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By the late 1930s, the spectre of another war challenged such assumptions. Once more, the British public had to confront the reality of their involvement in European politics, whether they liked it or not.
From September 1939, a slew of press articles in Britain critiqued the very idea of state sovereignty. The concept of national sovereignty, today the declared objective of the pro-Brexit cause, was roundly condemned as incompatible with peace. For contemporaries, the impotence of the League of Nations, an international organisation in which no sovereignty had been pooled, and which required unanimity among its members to take action, offered the final proof of sovereignty's danger.
In was in this environment that, in November 1938, three young British graduates founded Federal Union, an organisation committed to European federation. By June 1940, when the British cabinet made their offer to France, Federal Union had 225 local branches around the country, with over 12,000 subscribed members. Its regular meetings, held in towns and cities across Britain, regularly attracted several thousands, and The Case for Federal Union, a book published in autumn 1939, sold 100,000 copies in six months.
Aside from its popular movement, Federal Union also launched a research institute at Oxford, led by William Beveridge, who later created the blueprint for the post-war welfare state. The Institute created detailed proposals for a federation of European democracies, envisaging an initial union of Britain with France and a post-war democratic Germany, together with a collection of smaller democracies on the continent.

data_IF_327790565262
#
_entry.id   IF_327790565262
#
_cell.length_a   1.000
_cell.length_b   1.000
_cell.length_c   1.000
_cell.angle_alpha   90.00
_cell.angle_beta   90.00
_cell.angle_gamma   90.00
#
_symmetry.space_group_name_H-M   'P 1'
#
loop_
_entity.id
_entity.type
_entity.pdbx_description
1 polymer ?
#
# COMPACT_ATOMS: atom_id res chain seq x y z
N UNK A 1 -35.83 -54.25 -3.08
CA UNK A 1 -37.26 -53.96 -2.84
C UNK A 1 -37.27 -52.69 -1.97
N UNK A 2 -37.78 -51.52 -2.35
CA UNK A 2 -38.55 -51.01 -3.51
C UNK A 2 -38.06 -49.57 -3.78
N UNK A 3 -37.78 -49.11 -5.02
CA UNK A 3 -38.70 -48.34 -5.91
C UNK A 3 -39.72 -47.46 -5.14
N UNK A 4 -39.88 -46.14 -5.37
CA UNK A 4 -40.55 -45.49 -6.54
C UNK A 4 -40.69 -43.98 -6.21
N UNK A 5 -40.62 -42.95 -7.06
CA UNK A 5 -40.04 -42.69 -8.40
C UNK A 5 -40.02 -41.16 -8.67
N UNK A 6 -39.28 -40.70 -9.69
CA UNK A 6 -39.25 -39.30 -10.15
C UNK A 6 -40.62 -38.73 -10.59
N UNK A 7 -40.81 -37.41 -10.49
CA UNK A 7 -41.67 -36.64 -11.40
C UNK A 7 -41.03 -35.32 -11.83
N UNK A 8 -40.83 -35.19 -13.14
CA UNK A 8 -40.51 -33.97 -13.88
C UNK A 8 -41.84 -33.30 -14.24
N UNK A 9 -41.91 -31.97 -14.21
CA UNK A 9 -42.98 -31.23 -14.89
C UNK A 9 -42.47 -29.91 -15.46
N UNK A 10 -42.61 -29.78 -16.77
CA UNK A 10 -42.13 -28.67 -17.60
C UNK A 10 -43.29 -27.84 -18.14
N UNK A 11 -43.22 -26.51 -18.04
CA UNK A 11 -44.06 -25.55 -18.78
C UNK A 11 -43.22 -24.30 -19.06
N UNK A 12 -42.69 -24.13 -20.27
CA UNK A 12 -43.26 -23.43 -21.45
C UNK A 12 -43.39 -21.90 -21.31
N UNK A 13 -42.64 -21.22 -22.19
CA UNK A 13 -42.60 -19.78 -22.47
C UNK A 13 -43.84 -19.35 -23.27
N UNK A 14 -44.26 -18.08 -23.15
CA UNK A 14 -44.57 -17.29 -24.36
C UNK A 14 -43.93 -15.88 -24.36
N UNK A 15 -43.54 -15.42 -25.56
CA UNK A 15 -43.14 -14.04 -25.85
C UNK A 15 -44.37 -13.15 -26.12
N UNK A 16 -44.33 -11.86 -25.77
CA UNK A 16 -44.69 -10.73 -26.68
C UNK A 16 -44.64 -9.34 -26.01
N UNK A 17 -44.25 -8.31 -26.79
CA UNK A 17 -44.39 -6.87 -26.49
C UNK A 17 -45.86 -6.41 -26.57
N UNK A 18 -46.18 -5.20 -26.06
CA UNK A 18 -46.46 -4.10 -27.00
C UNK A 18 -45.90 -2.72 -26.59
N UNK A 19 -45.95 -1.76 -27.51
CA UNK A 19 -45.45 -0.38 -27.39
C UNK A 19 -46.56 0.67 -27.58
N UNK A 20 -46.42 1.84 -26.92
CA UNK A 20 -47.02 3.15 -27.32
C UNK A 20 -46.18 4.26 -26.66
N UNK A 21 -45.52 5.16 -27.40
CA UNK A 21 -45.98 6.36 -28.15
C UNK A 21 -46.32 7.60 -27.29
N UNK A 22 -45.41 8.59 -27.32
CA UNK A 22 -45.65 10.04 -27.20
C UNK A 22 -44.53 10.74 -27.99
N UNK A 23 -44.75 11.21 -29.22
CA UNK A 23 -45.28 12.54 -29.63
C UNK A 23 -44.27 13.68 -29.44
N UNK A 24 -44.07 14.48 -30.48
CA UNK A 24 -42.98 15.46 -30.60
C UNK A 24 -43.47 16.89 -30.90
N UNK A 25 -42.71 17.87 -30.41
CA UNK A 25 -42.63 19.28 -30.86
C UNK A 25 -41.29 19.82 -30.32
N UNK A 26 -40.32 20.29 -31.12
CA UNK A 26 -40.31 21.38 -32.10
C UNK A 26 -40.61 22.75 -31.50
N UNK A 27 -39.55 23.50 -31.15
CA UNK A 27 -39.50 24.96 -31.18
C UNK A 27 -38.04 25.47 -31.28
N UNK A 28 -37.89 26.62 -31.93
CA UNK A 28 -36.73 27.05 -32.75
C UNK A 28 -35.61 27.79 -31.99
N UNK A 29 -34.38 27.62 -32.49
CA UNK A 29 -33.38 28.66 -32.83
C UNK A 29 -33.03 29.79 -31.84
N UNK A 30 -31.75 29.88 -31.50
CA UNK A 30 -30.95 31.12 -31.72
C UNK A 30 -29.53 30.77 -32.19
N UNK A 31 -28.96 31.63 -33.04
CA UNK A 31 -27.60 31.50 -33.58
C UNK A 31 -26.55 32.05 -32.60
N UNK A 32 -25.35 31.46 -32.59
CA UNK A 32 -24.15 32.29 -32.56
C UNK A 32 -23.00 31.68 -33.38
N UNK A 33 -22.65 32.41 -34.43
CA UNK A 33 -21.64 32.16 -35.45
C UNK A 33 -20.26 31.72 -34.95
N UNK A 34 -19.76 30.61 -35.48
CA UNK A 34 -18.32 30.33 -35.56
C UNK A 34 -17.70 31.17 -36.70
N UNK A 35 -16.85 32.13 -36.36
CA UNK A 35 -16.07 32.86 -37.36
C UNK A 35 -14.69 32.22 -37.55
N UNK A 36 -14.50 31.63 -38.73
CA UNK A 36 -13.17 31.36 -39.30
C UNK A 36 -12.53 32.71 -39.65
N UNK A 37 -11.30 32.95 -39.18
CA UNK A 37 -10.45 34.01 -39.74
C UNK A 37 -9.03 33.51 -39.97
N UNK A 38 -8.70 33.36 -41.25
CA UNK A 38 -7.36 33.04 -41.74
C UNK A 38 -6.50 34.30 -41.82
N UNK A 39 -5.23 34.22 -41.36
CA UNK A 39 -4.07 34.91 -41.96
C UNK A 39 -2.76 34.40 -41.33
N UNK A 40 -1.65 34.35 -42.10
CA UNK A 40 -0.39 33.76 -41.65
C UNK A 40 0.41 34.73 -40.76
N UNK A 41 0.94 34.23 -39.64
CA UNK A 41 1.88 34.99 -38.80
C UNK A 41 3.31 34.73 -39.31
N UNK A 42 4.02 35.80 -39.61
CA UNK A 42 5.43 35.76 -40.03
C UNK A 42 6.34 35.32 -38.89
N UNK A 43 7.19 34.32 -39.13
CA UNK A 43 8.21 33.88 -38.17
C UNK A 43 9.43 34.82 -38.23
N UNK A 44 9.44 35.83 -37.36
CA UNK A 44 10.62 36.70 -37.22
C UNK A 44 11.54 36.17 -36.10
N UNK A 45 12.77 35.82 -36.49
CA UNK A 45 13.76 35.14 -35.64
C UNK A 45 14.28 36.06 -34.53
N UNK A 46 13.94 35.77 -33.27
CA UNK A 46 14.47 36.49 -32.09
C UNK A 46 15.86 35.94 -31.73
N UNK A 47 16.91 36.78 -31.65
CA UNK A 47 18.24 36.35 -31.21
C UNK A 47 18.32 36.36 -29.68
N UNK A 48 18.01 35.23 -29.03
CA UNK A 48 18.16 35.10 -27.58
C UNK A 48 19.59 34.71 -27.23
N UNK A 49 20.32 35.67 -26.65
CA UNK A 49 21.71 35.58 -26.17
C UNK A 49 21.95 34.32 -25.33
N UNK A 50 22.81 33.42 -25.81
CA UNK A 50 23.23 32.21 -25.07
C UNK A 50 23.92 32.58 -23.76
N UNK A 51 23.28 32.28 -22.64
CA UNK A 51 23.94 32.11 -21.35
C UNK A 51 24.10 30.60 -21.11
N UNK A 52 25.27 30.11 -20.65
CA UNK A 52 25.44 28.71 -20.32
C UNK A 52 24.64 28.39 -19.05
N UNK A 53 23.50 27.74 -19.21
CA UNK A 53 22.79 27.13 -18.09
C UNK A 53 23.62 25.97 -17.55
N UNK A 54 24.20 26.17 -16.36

In the months after war broke out, as Britain's political parties sought to articulate what they were fighting for, these ideas became common currency in the search for a more peaceful future. Addressing a meeting of the Labour Party in November 1939, Clement Attlee declared that "Europe must federate or perish". By June 1940, he was among those Cabinet members who gave enthusiastic support to the proposal for an immediate union with France.
Attlee's words reflect the tenor of the debate in 1939-40. For the British at war, the idea of a European federal state was not something foreign to British tradition, or a threat to the United Kingdom's democratic institutions. It had become a necessary condition of survival, and Britain, they hoped, would lead the way in building a federal union of Europe's democracies.
After France fell, the conversation changed. With the continent occupied by the enemy, there were few partners left with whom to contemplate federation. Yet while Britain's focus shifted, across the Atlantic and to the Empire, and the vast body of British federalist literature was largely forgotten at home, its influence elsewhere only grew.
The initiative in federalist thought shifted to resistance groups across Europe, which began to plan for a post-war future. Key to such plans were Altiero Spinelli and Ernesto Rossi, imprisoned on the Italian island of Ventotene, from where they issued a manifesto now regarded as a founding document of the European Union. Spinelli, who later served in both the European Commission and parliament and played a crucial role in setting up the Community institutions, explained the inspiration he gleaned from "the polished, precise and anti-doctrinaire thought of the English federalists", whose books he received while in prison from Luigi Einaudi, an economics professor who later became president of Italy.
British governments may have opted out of the early moves towards European integration in the 1950s, but the inspiration of British federalists had played its part in the historic departure to a new Europe.